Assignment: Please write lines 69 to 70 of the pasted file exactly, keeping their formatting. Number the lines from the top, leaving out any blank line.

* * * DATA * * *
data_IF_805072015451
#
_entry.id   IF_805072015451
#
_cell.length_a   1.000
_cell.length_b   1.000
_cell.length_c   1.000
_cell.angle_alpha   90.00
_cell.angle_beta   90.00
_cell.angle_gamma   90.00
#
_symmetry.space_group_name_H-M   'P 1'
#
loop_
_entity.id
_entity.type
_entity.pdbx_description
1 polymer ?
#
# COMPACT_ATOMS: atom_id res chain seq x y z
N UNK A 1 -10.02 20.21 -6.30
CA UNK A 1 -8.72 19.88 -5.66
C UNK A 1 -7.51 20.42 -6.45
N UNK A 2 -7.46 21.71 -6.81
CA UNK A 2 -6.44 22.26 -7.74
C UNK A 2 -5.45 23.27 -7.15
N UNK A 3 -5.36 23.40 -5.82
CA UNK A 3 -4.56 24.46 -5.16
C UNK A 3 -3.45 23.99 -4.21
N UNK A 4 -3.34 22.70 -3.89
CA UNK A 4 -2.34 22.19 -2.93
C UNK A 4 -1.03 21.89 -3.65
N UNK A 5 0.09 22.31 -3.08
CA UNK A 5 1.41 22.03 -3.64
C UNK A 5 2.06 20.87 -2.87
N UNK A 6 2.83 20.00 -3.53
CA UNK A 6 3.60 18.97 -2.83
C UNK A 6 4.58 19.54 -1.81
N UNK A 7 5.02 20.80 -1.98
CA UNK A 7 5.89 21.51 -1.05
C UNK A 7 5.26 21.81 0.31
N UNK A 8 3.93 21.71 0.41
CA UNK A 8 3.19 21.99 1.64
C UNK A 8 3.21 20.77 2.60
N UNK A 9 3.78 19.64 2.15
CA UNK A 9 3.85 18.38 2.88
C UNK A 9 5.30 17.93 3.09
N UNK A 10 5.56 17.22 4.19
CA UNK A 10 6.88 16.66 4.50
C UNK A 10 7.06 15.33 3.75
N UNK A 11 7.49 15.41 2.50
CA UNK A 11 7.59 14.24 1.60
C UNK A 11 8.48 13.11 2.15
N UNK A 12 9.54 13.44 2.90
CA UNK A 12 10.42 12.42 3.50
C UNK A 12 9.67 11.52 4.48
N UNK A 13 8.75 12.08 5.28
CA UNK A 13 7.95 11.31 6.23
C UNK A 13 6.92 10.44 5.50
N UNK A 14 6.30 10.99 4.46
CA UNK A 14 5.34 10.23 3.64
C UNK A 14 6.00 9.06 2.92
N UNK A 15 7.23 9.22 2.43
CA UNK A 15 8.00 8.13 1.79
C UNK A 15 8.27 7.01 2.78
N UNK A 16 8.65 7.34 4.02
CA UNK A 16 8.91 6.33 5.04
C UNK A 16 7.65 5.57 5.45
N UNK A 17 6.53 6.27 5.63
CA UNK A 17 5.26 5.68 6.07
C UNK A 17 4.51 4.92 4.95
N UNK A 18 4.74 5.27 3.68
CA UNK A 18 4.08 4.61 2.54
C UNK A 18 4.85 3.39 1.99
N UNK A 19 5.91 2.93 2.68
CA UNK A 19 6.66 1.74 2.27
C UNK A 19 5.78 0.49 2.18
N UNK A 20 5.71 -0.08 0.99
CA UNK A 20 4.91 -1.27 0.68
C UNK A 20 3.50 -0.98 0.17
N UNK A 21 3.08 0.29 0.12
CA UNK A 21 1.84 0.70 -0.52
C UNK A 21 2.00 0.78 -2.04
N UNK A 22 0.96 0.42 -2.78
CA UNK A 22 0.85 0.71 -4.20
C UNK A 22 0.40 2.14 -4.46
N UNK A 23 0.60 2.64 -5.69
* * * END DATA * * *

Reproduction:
N UNK A 17 6.53 6.27 5.63
CA UNK A 17 5.26 5.68 6.07